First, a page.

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Languages of Republic of India

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States and union territories of India by the most commonly spoken (L1) first language[1]
Official languages of India by state and union territory. Hindustani refers to both Hindi and Urdu in this map.

Federal level[edit]

Language proficiency in India (2001, 2011)[2][3]
Language Year percent
Hindi 2001
53.61% +3.50%
English 2001
12.19% -1.57%

Prior to Independence, in British India, English was the sole language used for administrative purposes as well as for higher education purposes.[4]

In 1946, the issue of national language was a bitterly contested subject in the proceedings of the Constituent Assembly of India, specifically what should be the language in which the Constitution of India is written and the language spoken during the proceedings of Parliament and thus deserving of the epithet "national". Members belonging to the northern parts of India insisted that the Constitution be drafted in Hindi with the unofficial translation in English. This was not agreed to by the drafting committee on the grounds that English was much better to craft the nuanced prose on constitutional subjects. The efforts to make Hindi the pre-eminent language were bitterly resisted by the members from those parts of India where Hindi was not spoken natively.

Eventually, a compromise was reached not to include any mention of a national language. Instead, Hindi in Devanagari script was declared to be the official language of the union, but for "fifteen years from the commencement of the Constitution, the English Language shall continue to be used for all the official purposes of the Union for which it was being used immediately before such commencement."[4]

Article 343 (1) of the Constitution of India states "The Official Language of the Union government shall be Hindi in Devanagari script."[5]:212[6] Unless Parliament decided otherwise, the use of English for official purposes was to cease 15 years after the constitution came into effect, i.e. on 26 January 1965.[5]:212[6]

As the date for changeover approached, however, there was much alarm in the non-Hindi-speaking areas of India, especially in Kerala, Gujarat, Maharashtra, Tamil Nadu, Punjab, West Bengal, Karnataka, Puducherry and Andhra Pradesh. Accordingly, Jawaharlal Nehru ensured the enactment of the Official Languages Act, 1963,[7][8] which provided that English "may" still be used with Hindi for official purposes, even after 1965.[4] The wording of the text proved unfortunate in that while Nehru understood that "may" meant shall, politicians championing the cause of Hindi thought it implied exactly the opposite.[4]

In the event, as 1965 approached, India's new Prime Minister Lal Bahadur Shastri prepared to make Hindi paramount with effect from 26 January 1965. This led to widespread agitation, riots, self-immolations, and suicides in Tamil Nadu. The split of Congress politicians from the South from their party stance, the resignation of two Union ministers from the South, and the increasing threat to the country's unity forced Shastri to concede.[4][9]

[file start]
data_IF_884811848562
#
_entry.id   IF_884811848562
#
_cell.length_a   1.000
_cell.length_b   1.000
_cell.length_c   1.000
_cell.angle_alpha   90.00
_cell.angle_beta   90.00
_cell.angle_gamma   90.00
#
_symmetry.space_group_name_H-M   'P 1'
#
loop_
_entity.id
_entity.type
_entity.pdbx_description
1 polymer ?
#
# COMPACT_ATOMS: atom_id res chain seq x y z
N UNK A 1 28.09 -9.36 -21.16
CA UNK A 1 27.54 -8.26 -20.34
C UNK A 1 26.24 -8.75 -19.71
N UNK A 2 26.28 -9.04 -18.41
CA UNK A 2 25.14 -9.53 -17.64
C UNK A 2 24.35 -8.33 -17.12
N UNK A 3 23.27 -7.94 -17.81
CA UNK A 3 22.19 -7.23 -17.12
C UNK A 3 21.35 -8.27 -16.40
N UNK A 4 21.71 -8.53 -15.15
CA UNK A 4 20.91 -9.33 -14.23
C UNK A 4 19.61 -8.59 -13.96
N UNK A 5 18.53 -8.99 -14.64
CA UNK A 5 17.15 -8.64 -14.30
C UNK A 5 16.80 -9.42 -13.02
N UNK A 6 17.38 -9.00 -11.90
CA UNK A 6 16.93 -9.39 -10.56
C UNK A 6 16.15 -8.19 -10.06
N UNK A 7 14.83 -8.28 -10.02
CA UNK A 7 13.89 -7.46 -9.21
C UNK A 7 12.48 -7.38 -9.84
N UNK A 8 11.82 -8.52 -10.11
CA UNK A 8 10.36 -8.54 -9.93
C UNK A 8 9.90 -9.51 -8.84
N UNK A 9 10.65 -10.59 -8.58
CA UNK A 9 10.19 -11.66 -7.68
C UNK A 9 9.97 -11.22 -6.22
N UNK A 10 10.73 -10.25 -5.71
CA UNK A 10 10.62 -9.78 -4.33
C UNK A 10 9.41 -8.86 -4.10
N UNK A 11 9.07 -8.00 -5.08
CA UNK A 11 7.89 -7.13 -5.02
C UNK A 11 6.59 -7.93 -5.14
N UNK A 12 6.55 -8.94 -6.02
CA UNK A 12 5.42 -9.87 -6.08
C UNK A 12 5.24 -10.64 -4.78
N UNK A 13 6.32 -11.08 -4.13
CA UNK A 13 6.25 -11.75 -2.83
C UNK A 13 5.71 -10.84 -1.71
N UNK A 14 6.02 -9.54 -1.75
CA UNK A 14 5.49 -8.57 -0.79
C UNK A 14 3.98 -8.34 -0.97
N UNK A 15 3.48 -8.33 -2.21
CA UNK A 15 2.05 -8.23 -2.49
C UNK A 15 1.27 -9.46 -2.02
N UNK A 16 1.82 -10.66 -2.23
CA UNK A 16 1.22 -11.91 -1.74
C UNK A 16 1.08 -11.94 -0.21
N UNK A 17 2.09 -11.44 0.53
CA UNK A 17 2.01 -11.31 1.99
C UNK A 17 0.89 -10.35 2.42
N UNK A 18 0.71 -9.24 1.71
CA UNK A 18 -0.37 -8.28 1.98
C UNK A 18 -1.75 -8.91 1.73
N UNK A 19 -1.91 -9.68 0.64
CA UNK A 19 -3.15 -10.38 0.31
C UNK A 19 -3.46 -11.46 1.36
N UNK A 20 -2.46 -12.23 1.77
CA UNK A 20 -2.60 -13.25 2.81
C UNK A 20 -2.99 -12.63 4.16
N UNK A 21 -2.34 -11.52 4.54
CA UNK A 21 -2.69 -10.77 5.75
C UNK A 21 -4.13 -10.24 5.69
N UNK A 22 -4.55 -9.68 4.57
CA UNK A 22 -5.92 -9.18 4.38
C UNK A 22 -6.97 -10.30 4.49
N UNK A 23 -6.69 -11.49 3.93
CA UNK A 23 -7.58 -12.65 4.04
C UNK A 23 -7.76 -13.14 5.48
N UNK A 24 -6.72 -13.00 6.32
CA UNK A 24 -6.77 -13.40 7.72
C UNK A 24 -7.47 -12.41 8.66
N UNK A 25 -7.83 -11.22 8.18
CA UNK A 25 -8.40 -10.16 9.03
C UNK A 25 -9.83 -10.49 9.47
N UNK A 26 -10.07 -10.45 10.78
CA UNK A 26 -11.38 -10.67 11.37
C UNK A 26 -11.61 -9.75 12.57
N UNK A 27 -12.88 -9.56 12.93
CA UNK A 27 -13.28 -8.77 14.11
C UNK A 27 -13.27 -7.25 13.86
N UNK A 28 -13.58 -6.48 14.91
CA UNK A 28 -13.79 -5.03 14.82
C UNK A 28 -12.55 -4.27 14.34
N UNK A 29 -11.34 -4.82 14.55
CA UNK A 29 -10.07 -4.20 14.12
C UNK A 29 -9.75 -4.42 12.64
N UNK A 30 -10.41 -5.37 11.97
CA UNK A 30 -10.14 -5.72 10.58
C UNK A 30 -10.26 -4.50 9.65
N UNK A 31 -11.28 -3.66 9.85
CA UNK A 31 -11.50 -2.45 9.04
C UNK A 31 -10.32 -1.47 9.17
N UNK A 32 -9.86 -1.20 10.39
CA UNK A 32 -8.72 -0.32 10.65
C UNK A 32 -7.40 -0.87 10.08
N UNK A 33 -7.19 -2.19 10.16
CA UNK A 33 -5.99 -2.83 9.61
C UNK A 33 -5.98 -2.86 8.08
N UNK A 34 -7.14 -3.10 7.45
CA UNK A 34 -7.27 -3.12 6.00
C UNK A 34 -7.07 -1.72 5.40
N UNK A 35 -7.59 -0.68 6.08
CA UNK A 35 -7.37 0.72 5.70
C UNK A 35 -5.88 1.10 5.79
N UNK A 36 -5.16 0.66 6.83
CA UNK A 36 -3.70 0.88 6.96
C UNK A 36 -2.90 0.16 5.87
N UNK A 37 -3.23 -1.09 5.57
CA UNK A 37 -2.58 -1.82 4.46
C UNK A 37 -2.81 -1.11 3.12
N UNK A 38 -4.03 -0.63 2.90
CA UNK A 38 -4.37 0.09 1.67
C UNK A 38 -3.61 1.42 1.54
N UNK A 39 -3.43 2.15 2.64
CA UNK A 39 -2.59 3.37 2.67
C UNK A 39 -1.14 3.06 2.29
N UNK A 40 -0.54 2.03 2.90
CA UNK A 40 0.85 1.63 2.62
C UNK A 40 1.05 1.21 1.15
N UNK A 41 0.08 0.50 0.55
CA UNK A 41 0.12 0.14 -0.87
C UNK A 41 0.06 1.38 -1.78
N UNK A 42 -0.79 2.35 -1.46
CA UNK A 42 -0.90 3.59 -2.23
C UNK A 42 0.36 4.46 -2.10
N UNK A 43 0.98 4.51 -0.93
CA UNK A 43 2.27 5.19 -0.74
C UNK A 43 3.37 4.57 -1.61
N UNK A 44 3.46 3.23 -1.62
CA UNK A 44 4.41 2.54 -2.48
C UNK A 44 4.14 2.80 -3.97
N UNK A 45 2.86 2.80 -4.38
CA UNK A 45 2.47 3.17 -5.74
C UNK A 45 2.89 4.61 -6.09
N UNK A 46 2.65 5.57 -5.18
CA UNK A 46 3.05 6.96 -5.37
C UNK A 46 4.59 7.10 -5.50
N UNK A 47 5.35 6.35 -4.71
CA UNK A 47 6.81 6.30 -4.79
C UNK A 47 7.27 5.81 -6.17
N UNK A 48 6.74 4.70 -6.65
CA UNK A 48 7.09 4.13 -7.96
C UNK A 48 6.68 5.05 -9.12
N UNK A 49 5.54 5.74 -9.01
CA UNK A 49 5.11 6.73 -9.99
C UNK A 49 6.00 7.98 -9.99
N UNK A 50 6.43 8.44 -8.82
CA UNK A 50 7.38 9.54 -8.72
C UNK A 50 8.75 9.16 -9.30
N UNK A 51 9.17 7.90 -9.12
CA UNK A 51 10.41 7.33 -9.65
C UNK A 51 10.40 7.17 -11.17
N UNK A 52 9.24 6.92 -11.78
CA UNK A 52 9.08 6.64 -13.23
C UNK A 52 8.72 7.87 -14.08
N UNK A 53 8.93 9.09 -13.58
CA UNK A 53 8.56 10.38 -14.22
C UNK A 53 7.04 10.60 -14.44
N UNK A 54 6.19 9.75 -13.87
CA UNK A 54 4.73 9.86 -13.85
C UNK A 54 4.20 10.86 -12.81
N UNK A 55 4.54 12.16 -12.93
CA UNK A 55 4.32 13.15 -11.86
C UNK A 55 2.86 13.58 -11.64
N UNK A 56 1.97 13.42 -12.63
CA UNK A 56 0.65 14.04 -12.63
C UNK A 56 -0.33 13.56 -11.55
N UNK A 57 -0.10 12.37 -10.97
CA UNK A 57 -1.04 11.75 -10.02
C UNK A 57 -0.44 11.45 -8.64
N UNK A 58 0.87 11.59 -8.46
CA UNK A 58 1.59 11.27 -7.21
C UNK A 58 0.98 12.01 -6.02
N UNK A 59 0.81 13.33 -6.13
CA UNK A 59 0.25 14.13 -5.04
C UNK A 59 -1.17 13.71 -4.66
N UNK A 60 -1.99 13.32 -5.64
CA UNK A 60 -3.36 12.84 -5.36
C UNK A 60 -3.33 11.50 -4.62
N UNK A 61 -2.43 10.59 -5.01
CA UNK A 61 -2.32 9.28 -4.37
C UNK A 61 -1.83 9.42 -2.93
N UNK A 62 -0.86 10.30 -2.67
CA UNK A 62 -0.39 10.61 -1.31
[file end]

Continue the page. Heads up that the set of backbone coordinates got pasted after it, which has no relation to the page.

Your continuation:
As a result, the proposal was dropped,[10][11] and the Act itself was amended in 1967 to provide that the use of English would not be ended until a resolution to that effect was passed by the legislature of every state that had not adopted Hindi as its official language, and by each house of the Indian Parliament.[7]

The Constitution of India does not give any language the status of national language.[12][13]



  1. "50th Report of the Commissioner for Linguistic Minorities in India (July 2012 to June 2013)" (PDF). Commissioner for Linguistic Minorities, Ministry of Minority Affairs, Government of India. Archived from the original (PDF) on 26 December 2014. Retrieved 17 September 2016.
  2. "C-17 : Population by Bilingualism and Trilingualism". Census of India Website.
  3. "Census of India Website : Office of the Registrar General & Census Commissioner, India".
  4. 4.0 4.1 4.2 4.3 4.4 Guha, Ramachandra (10 February 2011). "6. Ideas of India (section IX)". India After Gandhi: The History of the World's Largest Democracy. Pan Macmillan. pp. 117–120. ISBN 978-0-330-54020-9. Retrieved 3 January 2015. Search this book on
  5. 5.0 5.1 Cite error: Invalid <ref> tag; no text was provided for refs named cons
  6. 6.0 6.1 Thomas Benedikter (2009). Language Policy and Linguistic Minorities in India: An Appraisal of the Linguistic Rights of Minorities in India. LIT Verlag Münster. pp. 32–35. ISBN 978-3-643-10231-7. Retrieved 19 December 2014. Search this book on
  7. 7.0 7.1 "Official Languages Act, 1963 (with amendments)" (PDF). Indian Railways. 10 May 1963. Retrieved 3 January 2015.
  8. "Chapter 7 – Compliance of Section 3(3) of the Official Languages Act, 1963" (PDF). Committee of Parliament on Official Language report. Archived from the original (PDF) on 20 February 2012.
  9. Hardgrave, Robert L. (August 1965). The Riots in Tamilnad: Problems and Prospects of India's Language Crisis. Asian Survey. University of California Press. Search this book on
  10. "The force of words". Time. 19 February 1965. Archived from the original on 14 October 2007. Retrieved 3 January 2015. Unknown parameter |url-status= ignored (help)
  11. Forrester, Duncan B. (Spring–Summer 1966), "The Madras Anti-Hindi Agitation, 1965: Political Protest and its Effects on Language Policy in India", Pacific Affairs, 39 (1/2): 19–36, doi:10.2307/2755179, JSTOR 2755179
  12. Cite error: Invalid <ref> tag; no text was provided for refs named National
  13. Cite error: Invalid <ref> tag; no text was provided for refs named PTI